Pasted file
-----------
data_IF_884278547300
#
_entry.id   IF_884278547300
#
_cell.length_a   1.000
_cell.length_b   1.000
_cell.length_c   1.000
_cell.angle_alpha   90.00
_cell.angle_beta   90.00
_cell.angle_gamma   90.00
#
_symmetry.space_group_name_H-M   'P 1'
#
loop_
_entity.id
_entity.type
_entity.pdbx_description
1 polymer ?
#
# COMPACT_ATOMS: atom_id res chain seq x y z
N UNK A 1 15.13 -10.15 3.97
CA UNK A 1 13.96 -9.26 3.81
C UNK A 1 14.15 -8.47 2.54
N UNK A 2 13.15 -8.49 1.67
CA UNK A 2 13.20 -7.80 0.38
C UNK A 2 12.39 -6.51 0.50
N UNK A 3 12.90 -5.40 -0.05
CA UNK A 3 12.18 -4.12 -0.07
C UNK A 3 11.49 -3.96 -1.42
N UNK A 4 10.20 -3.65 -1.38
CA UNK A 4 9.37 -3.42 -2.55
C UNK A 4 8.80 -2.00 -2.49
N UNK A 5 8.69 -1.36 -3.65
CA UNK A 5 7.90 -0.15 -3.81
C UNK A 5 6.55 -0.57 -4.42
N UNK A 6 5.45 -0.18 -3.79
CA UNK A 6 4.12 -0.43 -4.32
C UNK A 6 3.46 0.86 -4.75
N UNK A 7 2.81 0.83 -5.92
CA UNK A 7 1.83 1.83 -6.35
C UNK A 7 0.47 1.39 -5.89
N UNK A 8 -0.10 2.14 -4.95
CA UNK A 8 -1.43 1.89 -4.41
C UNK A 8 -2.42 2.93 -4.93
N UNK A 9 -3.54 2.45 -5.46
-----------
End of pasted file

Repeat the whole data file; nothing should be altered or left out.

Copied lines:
data_IF_884278547300
#
_entry.id   IF_884278547300
#
_cell.length_a   1.000
_cell.length_b   1.000
_cell.length_c   1.000
_cell.angle_alpha   90.00
_cell.angle_beta   90.00
_cell.angle_gamma   90.00
#
_symmetry.space_group_name_H-M   'P 1'
#
loop_
_entity.id
_entity.type
_entity.pdbx_description
1 polymer ?
#
# COMPACT_ATOMS: atom_id res chain seq x y z
N UNK A 1 15.13 -10.15 3.97
CA UNK A 1 13.96 -9.26 3.81
C UNK A 1 14.15 -8.47 2.54
N UNK A 2 13.15 -8.49 1.67
CA UNK A 2 13.20 -7.80 0.38
C UNK A 2 12.39 -6.51 0.50
N UNK A 3 12.90 -5.40 -0.05
CA UNK A 3 12.18 -4.12 -0.07
C UNK A 3 11.49 -3.96 -1.42
N UNK A 4 10.20 -3.65 -1.38
CA UNK A 4 9.37 -3.42 -2.55
C UNK A 4 8.80 -2.00 -2.49
N UNK A 5 8.69 -1.36 -3.65
CA UNK A 5 7.90 -0.15 -3.81
C UNK A 5 6.55 -0.57 -4.42
N UNK A 6 5.45 -0.18 -3.79
CA UNK A 6 4.12 -0.43 -4.32
C UNK A 6 3.46 0.86 -4.75
N UNK A 7 2.81 0.83 -5.92
CA UNK A 7 1.83 1.83 -6.35
C UNK A 7 0.47 1.39 -5.89
N UNK A 8 -0.10 2.14 -4.95
CA UNK A 8 -1.43 1.89 -4.41
C UNK A 8 -2.42 2.93 -4.93
N UNK A 9 -3.54 2.45 -5.46